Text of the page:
Swipe to scroll horizontally
Hidden Side Lego SetsPiecesMSRP Buy
Newbury Haunted High School1474129.99Lego Hidden Side Newbury Haunted High School
Ghost Train Express69879.99Lego Hidden Side Ghost Train Express
Paranormal Intercept Bus 300068959.99Lego Hidden Side Paranormal Intercept Bus 3000
Shrimp Shack Attack57949.99Lego Hidden Side Shrimp Shack Attack
El Fuego's Stunt Truck42839.99Lego Hidden Side El Fuego’s Stunt Truck
Graveyard Mystery33529.99Lego Hidden Side Graveyard Mystery
Wrecked Shrimp Boat31029.99Lego Hidden Side Wrecked Shrimp Boat
J.B.'s Ghost Lab17419.99Lego Hidden Side J.B.’s Ghost Lab

For this review, I tested the $29.99 Graveyard Mystery set and aforementioned Haunted High School. The 335-piece graveyard took about an hour to build with my seven-year-old son doing the lionshare of the work. It has a few neat interactive elements, including a grave that pops open, a small mausoleum with a door that you can open and the color wheel with a creepy angel statue on top. It also comes with Jack, Parker, a skeleton and Mr. Branson, who has different heads you can use to show him as possessed or not possessed.

Graveyard Mystery set ( (Image credit: Tom's Hardware))

As an AR platform, the Graveyard Mystery set is an affordable way to play a level in Hidden Side and has plenty of gloom and ghost battles to go around. However, it’s a rather small set, so it’s not as cool of a toy for kids to play with sans app, like some of the larger sets.

The Newbury Haunted High School is one of the coolest looking Lego sets I’ve ever built. The 1,474-piece model creates a high school building filled with several different rooms, including a restroom, cafeteria, classroom, science lab and a trophy case. The back of the set shows all of these rooms and lets you play with them, while the front side shows the outside of the building. The building has some really neat interactive elements, including claws and creepy eyes that pop out to make the entire building look like a monster.

Newbury Haunted High School ( (Image credit: Tom's Hardware))

As you might imagine, the high school took a lot longer to build -- six to seven hours -- than the graveyard. And while my son was able to do a lot of the work without help, I had to help him a few times when he misaligned blocks.

Fragile Sets

The problem with both sets, which is more pronounced on the Haunted High School, is that they are quite fragile. Some of the pieces that join one major section to another are held together by only a couple of studs, so it’s very easy to knock pieces off or for parts to fall off.  If major parts fall off, you won’t be able to scan the set until you fix it. And if you try moving either set after building it, you will definitely have to do some repairs.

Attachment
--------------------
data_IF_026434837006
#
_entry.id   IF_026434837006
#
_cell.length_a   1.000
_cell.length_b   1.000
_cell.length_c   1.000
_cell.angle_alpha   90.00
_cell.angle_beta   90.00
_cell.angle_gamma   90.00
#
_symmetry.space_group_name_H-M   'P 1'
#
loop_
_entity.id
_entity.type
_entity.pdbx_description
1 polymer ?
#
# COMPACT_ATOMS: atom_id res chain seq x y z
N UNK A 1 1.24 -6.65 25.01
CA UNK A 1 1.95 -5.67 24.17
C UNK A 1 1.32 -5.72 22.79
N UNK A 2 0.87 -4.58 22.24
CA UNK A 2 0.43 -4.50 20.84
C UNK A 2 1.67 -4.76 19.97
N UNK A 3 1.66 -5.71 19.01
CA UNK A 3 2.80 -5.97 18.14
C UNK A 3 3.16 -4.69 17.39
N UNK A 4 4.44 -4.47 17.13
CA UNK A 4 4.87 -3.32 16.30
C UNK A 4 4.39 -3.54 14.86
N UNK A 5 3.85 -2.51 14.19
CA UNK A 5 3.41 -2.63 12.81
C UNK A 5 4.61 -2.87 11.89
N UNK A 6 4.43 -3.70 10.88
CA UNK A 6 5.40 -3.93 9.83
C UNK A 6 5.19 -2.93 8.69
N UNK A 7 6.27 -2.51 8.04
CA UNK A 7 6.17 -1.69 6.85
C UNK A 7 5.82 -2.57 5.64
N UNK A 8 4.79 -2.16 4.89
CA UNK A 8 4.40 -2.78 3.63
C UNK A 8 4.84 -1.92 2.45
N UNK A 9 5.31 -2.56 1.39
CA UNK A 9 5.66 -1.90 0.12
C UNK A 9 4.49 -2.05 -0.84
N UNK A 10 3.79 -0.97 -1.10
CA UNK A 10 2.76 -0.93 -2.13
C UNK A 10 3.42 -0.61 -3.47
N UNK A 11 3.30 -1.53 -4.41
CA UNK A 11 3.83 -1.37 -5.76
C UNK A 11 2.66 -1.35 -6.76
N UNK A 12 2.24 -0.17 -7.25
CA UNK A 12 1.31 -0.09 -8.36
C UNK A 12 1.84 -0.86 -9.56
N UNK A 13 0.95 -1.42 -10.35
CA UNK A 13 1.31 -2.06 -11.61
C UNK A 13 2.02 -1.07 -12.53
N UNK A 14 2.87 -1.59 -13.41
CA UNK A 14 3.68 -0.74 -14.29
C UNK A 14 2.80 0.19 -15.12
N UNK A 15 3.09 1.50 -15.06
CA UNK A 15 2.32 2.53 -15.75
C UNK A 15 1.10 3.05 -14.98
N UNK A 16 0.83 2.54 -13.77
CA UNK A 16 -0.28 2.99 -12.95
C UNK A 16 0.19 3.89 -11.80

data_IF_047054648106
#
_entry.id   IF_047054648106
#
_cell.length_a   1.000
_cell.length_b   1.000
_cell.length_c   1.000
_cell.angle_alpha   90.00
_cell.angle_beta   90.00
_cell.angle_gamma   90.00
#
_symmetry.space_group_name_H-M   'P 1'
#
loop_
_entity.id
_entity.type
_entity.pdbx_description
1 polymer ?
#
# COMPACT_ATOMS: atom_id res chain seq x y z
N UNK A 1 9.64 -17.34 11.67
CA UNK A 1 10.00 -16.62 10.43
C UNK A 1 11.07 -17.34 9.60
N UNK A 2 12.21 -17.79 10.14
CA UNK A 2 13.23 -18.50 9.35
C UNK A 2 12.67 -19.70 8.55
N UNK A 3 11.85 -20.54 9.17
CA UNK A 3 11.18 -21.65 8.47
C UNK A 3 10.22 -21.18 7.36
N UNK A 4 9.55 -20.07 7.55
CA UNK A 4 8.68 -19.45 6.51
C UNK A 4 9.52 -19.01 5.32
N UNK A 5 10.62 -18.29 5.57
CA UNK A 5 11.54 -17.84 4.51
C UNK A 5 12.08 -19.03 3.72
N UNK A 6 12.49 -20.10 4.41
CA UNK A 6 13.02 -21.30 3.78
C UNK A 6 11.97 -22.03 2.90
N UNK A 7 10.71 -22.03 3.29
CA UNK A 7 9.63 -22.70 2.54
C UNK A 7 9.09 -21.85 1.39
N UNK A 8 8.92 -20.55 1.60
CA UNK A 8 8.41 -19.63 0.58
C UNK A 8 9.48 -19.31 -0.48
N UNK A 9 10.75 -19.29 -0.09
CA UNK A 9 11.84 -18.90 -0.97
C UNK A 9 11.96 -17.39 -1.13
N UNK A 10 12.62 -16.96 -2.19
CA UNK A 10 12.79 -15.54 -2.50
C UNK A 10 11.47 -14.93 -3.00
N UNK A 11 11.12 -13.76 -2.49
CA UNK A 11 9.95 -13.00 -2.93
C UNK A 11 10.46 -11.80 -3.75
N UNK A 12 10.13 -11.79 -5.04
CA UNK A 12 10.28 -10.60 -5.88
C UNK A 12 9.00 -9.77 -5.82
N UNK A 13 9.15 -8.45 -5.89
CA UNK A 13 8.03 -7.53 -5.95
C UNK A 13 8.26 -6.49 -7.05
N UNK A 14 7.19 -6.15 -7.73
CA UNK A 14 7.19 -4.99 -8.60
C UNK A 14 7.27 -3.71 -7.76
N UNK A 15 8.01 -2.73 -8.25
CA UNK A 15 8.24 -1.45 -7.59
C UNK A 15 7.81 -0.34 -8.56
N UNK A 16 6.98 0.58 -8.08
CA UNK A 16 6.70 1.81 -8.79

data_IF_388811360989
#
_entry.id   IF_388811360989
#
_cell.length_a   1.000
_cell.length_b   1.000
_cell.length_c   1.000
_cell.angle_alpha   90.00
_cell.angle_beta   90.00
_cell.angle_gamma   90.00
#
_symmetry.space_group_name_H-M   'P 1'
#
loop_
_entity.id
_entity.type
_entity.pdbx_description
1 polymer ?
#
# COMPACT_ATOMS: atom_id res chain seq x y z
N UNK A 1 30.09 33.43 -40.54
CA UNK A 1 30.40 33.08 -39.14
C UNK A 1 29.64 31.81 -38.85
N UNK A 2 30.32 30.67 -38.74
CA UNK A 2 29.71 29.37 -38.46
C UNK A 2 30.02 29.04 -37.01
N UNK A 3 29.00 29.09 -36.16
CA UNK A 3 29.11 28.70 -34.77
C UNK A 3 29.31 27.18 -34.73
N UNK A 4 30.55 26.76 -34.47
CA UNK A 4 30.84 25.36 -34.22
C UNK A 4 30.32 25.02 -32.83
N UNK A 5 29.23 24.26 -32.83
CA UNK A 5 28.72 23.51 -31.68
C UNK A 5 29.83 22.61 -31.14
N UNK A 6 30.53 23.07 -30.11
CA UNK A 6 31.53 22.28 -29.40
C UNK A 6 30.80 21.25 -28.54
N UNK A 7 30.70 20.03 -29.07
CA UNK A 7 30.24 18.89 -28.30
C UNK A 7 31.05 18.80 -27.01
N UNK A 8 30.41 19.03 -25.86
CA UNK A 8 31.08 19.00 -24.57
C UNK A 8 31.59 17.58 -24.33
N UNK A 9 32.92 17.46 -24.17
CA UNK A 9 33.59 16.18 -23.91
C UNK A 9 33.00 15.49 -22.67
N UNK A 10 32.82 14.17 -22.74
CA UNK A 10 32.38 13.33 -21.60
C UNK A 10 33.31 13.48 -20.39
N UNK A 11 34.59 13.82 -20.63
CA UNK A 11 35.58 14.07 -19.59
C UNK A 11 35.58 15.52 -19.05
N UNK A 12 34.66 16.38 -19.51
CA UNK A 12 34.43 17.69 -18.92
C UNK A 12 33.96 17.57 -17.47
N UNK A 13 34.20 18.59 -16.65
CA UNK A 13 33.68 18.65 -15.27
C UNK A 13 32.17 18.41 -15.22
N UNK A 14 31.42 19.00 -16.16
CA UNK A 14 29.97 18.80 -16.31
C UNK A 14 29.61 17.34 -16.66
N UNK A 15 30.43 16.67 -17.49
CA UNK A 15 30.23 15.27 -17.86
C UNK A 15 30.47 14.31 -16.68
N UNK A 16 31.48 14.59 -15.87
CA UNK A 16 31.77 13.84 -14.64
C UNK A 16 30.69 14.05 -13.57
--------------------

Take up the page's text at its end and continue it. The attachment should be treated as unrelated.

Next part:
As the smaller set, the graveyard is fairly easy to repair, and the app was also pretty forgiving; if a small piece was missing or loose but the general shape of the graveyard was static, it would scan without a problem. However, the high school posed a much bigger challenge. Several times, major pieces of the structure fell off, seemingly just from a light touch or even when my son was bouncing around the other side of the room. Putting things back together was a time-consuming process because the instructions tell you how to build it, but not how to fix it if, for example, one of the towers falls off.

To be fair, most Lego sets can break apart if you’re not very gentle with them. I can’t count the number of great-looking sets that have fallen apart after my son played with them a little bit. But in the case of Lego Hidden Side sets, you have to touch them to play the AR game and need to keep them in one piece if you want to play the game repeatedly. Parents may want to think about putting these sets in a secure location on their own tables or shelves if possible. And it may be worth considering using the dreaded Kragle.

Bottom Line

Lego’s Hidden Side sets provide a compelling combination of AR awesomeness and Lego building fun. The app’s AR magic is truly impressive, credibly blurring the line between the physical world and the virtual world. Some users may not even notice the difference between parts of a set that render as computer graphics and others that come from your device’s camera.

The story seems to have a ton of potential, so let’s hope the company follows through with a TV show or at least a series of web videos that fleshes the characters and plot out. The creepy 1970s aesthetic and dramatic music give this a rich atmosphere that will draw in both adults and kids. Any or all of the eight sets makes a great gift or wonderful project for children as young as seven to share with their parents. Just be sure to snap everything together tightly and keep the fragile structures from falling apart.

MORE: Lego AR Playgrounds Hand-On: Great AR, Mediocre Gameplay

MORE: Lego Unites AR, Physical Play and Ghost Hunting With New Hidden Side Line

Avram Piltch
Avram Piltch is Tom's Hardware's editor-in-chief. When he's not playing with the latest gadgets at work or putting on VR helmets at trade shows, you'll find him rooting his phone, taking apart his PC or coding plugins. With his technical knowledge and passion for testing, Avram developed many real-world benchmarks, including our laptop battery test.